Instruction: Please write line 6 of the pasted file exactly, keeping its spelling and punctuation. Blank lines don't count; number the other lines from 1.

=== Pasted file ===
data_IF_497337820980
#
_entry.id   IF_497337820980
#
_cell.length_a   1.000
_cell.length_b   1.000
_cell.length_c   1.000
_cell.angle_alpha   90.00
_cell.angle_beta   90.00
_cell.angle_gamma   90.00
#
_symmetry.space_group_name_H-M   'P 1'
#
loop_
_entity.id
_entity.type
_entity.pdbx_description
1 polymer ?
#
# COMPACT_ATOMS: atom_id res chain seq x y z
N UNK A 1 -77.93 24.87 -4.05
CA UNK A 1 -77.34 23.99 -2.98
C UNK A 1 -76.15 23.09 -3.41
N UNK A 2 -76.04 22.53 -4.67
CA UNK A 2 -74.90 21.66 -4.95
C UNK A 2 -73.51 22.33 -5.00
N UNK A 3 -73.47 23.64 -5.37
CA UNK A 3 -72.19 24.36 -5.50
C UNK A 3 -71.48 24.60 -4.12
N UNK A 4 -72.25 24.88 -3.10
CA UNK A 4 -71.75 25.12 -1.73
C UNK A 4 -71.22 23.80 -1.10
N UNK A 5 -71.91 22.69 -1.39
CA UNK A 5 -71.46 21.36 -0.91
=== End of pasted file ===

_cell.length_b   1.000